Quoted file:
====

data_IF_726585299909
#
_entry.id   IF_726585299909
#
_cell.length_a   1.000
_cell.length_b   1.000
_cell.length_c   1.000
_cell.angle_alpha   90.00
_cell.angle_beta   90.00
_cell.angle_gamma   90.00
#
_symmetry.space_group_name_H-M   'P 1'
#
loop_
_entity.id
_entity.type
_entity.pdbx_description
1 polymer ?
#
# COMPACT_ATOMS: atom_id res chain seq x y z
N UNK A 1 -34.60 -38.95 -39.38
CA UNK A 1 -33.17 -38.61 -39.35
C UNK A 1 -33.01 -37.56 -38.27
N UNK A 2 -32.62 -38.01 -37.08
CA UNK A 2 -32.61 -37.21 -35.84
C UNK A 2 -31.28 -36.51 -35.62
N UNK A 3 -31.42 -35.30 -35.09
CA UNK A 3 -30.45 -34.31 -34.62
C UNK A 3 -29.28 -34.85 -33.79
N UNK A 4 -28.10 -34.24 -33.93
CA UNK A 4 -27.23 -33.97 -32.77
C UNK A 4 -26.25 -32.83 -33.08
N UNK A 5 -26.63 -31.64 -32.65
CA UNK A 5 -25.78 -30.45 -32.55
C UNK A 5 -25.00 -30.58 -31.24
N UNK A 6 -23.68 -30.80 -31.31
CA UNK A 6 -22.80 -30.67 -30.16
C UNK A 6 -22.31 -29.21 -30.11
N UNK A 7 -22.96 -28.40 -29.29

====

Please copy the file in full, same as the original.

data_IF_726585299909
#
_entry.id   IF_726585299909
#
_cell.length_a   1.000
_cell.length_b   1.000
_cell.length_c   1.000
_cell.angle_alpha   90.00
_cell.angle_beta   90.00
_cell.angle_gamma   90.00
#
_symmetry.space_group_name_H-M   'P 1'
#
loop_
_entity.id
_entity.type
_entity.pdbx_description
1 polymer ?
#
# COMPACT_ATOMS: atom_id res chain seq x y z
N UNK A 1 -34.60 -38.95 -39.38
CA UNK A 1 -33.17 -38.61 -39.35
C UNK A 1 -33.01 -37.56 -38.27
N UNK A 2 -32.62 -38.01 -37.08
CA UNK A 2 -32.61 -37.21 -35.84
C UNK A 2 -31.28 -36.51 -35.62
N UNK A 3 -31.42 -35.30 -35.09
CA UNK A 3 -30.45 -34.31 -34.62
C UNK A 3 -29.28 -34.85 -33.79
N UNK A 4 -28.10 -34.24 -33.93
CA UNK A 4 -27.23 -33.97 -32.77
C UNK A 4 -26.25 -32.83 -33.08
N UNK A 5 -26.63 -31.64 -32.65
CA UNK A 5 -25.78 -30.45 -32.55
C UNK A 5 -25.00 -30.58 -31.24
N UNK A 6 -23.68 -30.80 -31.31
CA UNK A 6 -22.80 -30.67 -30.16
C UNK A 6 -22.31 -29.21 -30.11
N UNK A 7 -22.96 -28.40 -29.29